Arts Listings

Everyday Horrors in ‘Afterlife of the Mind’

By Ken Bullock, Special to the Planet
Thursday October 29, 2009 - 09:34:00 AM

“No man’s worth losing your brain over.” The only one who doesn’t lose it, though, in the course of William Bivins’ The Afterlife of the Mind, put on by Virago Theatre Company at the Ashby Stage, is Harry, famous (and terminally ill) philosopher, who is all brain—literally. 

Having speculated on an oblivious existence (“deprived of your senses, would you go mad, or would your mind create an inner world the way an amputee’s creates an imaginary limb?”), Harry finds—or tries to find—himself back in the womb, debating with his Anima (Brittany K. McGregor), while uncharacteristically overcome by remorse. “Should I grovel?” he asks his spiritual better half. “You don’t have knees,” she observes. 

The lead-up to this stand-off—this oxymoronic, solipsistic dispute—sees Harry’s young, devoted wife, Lydia (Megan Killian), awkwardly offering herself to a renegade emigré neurosurgeon, Ulrich (Dennis McIntyre), under the jaded eye of his nurse-cum-dominatrice and bartender Dinah (Tracey Rhys) and picking up terminal brain cancer patients, like brilliant, sensitive Todd (Elias Escobedo) as potential transplant hosts, wanting them, as Todd realizes with a jolt, only for their bodies.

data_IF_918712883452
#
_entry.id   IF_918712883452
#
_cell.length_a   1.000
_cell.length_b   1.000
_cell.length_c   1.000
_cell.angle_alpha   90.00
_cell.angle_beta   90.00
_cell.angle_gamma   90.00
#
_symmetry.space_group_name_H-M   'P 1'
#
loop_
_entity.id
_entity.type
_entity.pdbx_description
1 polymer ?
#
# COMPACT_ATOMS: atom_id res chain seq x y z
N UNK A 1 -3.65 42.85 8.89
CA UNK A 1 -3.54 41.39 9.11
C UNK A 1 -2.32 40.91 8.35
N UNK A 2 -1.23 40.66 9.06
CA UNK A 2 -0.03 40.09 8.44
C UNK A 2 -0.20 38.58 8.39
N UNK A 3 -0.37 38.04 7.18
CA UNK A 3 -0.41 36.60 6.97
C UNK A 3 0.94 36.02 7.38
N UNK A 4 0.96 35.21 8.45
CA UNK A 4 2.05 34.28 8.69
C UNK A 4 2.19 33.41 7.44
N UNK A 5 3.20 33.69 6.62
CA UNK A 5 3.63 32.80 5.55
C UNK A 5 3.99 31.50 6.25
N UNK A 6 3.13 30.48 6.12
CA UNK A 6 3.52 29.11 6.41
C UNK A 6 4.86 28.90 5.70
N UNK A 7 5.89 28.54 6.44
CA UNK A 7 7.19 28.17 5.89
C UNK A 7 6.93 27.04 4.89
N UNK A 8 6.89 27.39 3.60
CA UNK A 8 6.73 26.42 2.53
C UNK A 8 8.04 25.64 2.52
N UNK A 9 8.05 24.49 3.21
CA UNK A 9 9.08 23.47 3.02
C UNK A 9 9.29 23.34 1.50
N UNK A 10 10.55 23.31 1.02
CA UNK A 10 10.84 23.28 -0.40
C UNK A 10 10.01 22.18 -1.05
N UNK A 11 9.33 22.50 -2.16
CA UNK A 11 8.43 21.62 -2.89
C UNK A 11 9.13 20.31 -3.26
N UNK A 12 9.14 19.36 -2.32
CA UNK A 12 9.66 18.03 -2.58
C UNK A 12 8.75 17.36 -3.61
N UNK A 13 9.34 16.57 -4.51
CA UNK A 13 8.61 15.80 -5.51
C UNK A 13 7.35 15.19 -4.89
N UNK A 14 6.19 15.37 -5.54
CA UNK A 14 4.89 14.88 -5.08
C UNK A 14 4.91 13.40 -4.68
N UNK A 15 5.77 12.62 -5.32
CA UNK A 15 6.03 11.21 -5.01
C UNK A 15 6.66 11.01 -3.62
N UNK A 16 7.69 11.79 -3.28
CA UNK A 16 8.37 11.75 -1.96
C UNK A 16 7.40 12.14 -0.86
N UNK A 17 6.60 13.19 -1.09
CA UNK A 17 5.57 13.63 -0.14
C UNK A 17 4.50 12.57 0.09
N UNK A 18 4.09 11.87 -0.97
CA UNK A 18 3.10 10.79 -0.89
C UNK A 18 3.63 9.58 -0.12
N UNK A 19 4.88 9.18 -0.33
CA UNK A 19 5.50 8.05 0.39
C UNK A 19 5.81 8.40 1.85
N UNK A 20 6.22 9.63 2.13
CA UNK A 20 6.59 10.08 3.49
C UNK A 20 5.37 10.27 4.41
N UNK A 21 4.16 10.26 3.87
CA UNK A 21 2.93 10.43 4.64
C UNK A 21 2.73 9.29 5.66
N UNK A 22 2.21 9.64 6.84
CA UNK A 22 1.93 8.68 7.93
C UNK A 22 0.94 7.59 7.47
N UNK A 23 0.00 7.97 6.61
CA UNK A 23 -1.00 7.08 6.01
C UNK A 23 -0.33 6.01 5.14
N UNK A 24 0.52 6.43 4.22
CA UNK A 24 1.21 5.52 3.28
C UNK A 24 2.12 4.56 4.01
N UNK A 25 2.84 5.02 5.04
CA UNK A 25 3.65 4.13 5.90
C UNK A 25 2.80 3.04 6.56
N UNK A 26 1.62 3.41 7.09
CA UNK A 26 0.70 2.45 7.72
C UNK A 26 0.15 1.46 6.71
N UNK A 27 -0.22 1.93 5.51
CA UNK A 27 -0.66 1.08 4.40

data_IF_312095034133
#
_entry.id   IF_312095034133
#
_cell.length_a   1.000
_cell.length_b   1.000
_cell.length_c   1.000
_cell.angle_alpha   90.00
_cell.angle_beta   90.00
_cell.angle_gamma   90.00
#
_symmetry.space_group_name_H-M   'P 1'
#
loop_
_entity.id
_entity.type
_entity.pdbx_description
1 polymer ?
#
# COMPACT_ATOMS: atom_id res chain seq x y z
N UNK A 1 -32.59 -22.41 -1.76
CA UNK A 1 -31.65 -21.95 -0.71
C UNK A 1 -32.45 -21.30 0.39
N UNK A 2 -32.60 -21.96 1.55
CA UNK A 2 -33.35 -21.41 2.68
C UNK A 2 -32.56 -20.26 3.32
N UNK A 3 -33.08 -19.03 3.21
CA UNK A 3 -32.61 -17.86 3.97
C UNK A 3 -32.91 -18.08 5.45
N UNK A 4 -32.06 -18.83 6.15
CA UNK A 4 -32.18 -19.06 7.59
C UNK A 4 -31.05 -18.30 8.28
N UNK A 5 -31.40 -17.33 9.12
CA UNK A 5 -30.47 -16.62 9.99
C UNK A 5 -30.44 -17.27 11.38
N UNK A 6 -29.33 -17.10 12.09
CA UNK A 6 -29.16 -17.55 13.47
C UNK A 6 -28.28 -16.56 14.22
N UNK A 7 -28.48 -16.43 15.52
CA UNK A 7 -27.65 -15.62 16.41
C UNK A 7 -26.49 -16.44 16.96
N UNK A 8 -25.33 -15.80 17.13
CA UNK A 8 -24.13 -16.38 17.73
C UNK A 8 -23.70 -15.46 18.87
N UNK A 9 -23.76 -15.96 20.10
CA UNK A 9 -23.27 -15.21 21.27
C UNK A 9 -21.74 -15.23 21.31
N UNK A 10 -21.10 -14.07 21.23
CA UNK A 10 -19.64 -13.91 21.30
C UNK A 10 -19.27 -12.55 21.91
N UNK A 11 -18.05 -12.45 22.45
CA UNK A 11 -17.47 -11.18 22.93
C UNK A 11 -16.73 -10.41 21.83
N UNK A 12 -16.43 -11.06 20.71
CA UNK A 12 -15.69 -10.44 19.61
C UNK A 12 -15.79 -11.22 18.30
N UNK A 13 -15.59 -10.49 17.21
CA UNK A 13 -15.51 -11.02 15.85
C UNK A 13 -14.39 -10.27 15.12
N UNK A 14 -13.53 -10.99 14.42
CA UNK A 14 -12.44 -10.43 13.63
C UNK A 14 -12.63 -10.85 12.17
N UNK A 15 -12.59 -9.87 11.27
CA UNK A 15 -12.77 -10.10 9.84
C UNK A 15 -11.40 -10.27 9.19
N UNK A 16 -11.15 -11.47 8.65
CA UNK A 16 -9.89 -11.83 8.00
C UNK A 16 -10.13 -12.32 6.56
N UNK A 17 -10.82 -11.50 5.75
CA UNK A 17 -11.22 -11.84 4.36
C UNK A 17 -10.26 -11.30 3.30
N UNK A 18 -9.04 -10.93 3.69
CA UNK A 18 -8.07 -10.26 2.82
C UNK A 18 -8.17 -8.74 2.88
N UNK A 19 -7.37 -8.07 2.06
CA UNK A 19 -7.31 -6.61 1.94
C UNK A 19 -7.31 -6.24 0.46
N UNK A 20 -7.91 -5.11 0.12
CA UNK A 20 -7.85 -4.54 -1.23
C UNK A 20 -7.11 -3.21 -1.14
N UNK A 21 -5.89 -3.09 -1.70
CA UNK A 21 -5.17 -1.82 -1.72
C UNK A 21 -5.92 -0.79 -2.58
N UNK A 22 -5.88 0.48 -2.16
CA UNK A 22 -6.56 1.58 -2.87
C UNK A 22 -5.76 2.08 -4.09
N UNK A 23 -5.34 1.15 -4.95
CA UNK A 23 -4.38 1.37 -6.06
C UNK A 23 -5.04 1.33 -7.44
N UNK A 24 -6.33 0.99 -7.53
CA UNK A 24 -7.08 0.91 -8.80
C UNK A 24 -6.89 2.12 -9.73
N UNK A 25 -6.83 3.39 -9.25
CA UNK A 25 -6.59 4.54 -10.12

“If I can’t believe I’m second-rate, the whole last decade of my life will have been wasted!” Lydia replies to Father Jerome—played by Lol Levy—who has suggested that Harry has intellectually oppressed her. 

Virago has cast the show very well, particularly in the case of Megan Killian. All the players show poise amid chaos and speculation. Cofounder Laura Lundy-Paine’s direction brings out both the humor and the insanity of trying to work out a desperate notion as if it were rational, the pretense at normalcy hanging by fingertips as all kinds of banal nuttiness intrudes on the talk about big issues. The painstakingly worked-out script sometimes plays like an extended riff on The Twilight Zone. It could stand a little more burlesque, exaggerating those painstaking contrasts, flushing out the darker, truly grotesque implications of the theme. 

“Can you escape the Ontological Argument?” Harry ponders, “It’s coming to me ... I’m tenured!”  

Amid the unnerving offstage racket of drills and powersaws, punctuated by profanities in German, the blood-spattered tanktop of the unlicensed surgeon, the monstrous quality of the brain’s eventual host, The Afterlife of the Mind finds its most squeamish horrors parodying routines of the everyday. 




Virago Theatre Co. 

Thurs.–Sat. 8 p.m.  

through Oct. 31 (plus midnight Halloween)  

Ashby Stage, 1901 Ashby Ave. (at MLK). Tickets: $15–$25.